The narration was excellent overall with a solid range of voices of both genders. In addition, the insectoid vocals were handled nicely without resorting to nasal or flat affect renditions and rapid transitions between the human / AI chimera were skillfully relayed. This is a thought provoking tale that starkly portrays evolution as an unfeeling taskmaster without the concept of right or wrong, but rather only consequences.

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  • Jim "The Impatient"
  • 2017-07-07

THE HUMANS ARE COMING

THE PROCESS BY WHICH NEW UNDERSTANDING WAS NOT LAID DOWN WAS NOT UNDERSTOOD
This is an excellent book, but is not for everyone. I would call this semi-hard science fiction. A lot of it involves biology and many are not fans. Imagine playing Sid Meir's Civilization with insects. There are shades of many well know writers in this eons long epic. I thought of David Brin's UPLIFT trilogy, Harry Harrison's WEST OF EDEN trilogy, Kim Stanley Robinson's RED MARS, BLUE MARS, GREEN MARS, Stephen Baxter's ARK and EVOLUTION, Isaac Asimov's FOUNDATION, with hints of Alastair Reynolds, Greg Bear, Gregory Benford and Neal Stephenson, with a character created similar to the Bob's in Dennis E. Taylor's BOBIVERSE. Don't get too excited, there are no talking beer cans, no levity, just old fashioned science. I enjoy both types and I enjoy anything to do with biology.

GIRLS WILL BE GIRLS
I especially like the way Adrian handled the uplift of spiders. He made them more intelligent, but he did not turn them into humans. They maintained their spiderness throughout the book. A world of civilized spiders that were dominated by females, had to be especially challenging.

Howard Zinn
Some reviewers have a problem in the negative view of the human race. I don't want to spoil the ending, but I agreed with it. If you have read Howard Zinn's History book, than you know where I am coming from.

THAT'S THE PROBLEM WITH IGNORANCE, YOU CAN NEVER KNOW TO WHAT EXTENT YOU ARE IGNORANT ABOUT
As a whole, I loved this book, but I had a few tiny grievances. Races are not mentioned, matter of fact few people are described physically at all, which is good. I hate when I am reading a book, picturing a character in my mind and than the author says they have blond hair are some other physical attribute which makes me alter the character well set in my mind. What the author did do through the naming of characters and the English used (and the narrator agrees) was make them all British. The last 500,000 humans are all British. The uplifted spiders are British. The deranged scientist is British. I don't believe England even has a space program and besides, as things stand today, the future space adventurers will be Chinese or even Japanese. I also did find the book to be a slight too long. Towards the end my mind did do some wondering. I loved the ending, but leading to that I slept listened for a while.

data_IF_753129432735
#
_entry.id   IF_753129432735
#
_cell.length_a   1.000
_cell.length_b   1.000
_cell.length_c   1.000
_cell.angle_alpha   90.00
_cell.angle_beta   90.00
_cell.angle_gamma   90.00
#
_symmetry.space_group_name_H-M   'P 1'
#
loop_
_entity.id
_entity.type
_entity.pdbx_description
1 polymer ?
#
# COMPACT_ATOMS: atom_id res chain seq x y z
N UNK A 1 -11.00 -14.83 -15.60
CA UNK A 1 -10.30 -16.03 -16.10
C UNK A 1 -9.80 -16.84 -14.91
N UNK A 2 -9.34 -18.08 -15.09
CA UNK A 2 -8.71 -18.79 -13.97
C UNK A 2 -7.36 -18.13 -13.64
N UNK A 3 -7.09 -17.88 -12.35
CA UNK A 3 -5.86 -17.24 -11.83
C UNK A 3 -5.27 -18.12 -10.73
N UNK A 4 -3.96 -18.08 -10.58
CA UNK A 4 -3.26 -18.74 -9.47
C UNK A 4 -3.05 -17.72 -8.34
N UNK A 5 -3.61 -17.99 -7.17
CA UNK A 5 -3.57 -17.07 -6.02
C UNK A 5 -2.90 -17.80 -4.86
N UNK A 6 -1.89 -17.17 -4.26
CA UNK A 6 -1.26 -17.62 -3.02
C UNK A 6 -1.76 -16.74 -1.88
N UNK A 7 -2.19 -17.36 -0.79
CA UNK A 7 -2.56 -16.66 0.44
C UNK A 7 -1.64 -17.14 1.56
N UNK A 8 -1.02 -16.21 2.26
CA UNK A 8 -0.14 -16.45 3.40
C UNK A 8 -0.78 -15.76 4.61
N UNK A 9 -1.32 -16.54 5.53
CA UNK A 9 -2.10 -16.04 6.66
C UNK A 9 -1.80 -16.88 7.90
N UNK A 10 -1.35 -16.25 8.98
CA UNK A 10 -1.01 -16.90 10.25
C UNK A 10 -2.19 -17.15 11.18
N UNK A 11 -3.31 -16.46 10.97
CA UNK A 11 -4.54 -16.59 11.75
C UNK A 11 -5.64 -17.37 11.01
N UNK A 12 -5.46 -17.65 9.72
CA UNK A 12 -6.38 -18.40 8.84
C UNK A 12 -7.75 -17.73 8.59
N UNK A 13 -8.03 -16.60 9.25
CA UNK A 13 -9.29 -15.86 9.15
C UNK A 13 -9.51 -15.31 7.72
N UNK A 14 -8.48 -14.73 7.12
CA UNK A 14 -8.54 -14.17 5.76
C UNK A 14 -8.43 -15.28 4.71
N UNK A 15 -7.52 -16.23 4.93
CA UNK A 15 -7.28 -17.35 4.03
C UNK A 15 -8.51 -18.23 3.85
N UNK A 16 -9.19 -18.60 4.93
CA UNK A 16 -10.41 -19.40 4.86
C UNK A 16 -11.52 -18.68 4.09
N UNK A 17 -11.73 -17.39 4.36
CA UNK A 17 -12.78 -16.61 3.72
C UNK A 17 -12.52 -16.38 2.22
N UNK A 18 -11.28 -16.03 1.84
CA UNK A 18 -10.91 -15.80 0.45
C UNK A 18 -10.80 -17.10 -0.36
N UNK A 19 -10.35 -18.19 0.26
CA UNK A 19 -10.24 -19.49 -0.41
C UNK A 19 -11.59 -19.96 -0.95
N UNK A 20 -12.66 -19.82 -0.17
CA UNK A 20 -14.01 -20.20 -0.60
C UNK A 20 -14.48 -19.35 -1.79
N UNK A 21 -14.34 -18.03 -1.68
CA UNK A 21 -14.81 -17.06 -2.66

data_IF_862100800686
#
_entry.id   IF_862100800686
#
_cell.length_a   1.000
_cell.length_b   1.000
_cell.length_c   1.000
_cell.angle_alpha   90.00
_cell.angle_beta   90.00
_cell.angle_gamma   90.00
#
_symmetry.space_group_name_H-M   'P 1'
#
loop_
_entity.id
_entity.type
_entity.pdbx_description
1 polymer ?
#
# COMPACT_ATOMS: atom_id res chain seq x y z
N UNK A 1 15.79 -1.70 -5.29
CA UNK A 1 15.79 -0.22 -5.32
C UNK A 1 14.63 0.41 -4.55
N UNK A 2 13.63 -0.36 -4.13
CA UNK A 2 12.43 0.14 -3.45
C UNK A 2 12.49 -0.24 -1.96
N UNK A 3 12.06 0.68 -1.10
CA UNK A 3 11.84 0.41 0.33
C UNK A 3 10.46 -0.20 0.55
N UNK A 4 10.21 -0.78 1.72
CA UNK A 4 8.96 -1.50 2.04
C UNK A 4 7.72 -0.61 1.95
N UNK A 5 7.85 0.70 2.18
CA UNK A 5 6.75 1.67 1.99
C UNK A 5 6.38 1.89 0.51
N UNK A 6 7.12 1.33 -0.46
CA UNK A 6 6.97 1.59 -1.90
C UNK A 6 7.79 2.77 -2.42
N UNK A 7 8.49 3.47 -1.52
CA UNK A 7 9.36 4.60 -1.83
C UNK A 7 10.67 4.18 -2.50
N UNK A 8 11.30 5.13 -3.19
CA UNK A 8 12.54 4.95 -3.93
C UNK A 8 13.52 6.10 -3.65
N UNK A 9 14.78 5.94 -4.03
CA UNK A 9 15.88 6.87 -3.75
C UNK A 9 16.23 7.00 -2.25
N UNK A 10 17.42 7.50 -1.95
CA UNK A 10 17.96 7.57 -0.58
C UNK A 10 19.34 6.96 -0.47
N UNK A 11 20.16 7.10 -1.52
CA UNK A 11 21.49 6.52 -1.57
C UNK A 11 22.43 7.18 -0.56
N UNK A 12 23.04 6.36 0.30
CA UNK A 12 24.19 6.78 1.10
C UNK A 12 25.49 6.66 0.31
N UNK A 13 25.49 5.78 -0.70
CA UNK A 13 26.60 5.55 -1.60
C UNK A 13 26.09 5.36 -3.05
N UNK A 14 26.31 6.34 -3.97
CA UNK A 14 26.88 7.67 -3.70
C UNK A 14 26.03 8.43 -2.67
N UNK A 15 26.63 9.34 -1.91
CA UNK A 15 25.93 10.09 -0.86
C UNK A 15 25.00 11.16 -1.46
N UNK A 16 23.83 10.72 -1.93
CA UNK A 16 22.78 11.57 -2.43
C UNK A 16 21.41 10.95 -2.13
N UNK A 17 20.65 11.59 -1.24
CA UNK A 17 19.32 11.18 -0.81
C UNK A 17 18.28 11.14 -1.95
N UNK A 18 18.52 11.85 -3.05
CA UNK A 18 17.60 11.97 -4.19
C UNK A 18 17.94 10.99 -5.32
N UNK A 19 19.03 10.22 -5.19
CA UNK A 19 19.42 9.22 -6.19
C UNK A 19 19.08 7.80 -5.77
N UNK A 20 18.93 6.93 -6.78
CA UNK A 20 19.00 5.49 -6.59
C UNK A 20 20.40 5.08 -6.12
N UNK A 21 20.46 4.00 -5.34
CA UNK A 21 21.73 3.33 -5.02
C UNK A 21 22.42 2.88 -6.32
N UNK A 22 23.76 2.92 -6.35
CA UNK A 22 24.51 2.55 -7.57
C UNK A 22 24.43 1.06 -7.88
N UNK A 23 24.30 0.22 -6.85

Narrator
I have to mention Mel Hudson. Her work is fantastic. I was very impressed and will be seeking her out in the future.

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  • Secret Elf
  • 2019-08-09

Couldn't finish what should have been an amazing read

This book has an amazing story, and It starts out with all guns blazing. The premise was astoundingly brilliant and I was hooked.
But-halfway through-I had to abandon the book. Simply because I can. A well-written book would not allow me to do that! The story is cold. I honestly think some warmth and affection could redeem it. A character or two who hooks you and therefore guides you through the cold, empty, and lonely story spaces. But then again considering the storyline-it's a bit paradoxical, if the story is going for accuracy-then cold and lonely is accurately depicted.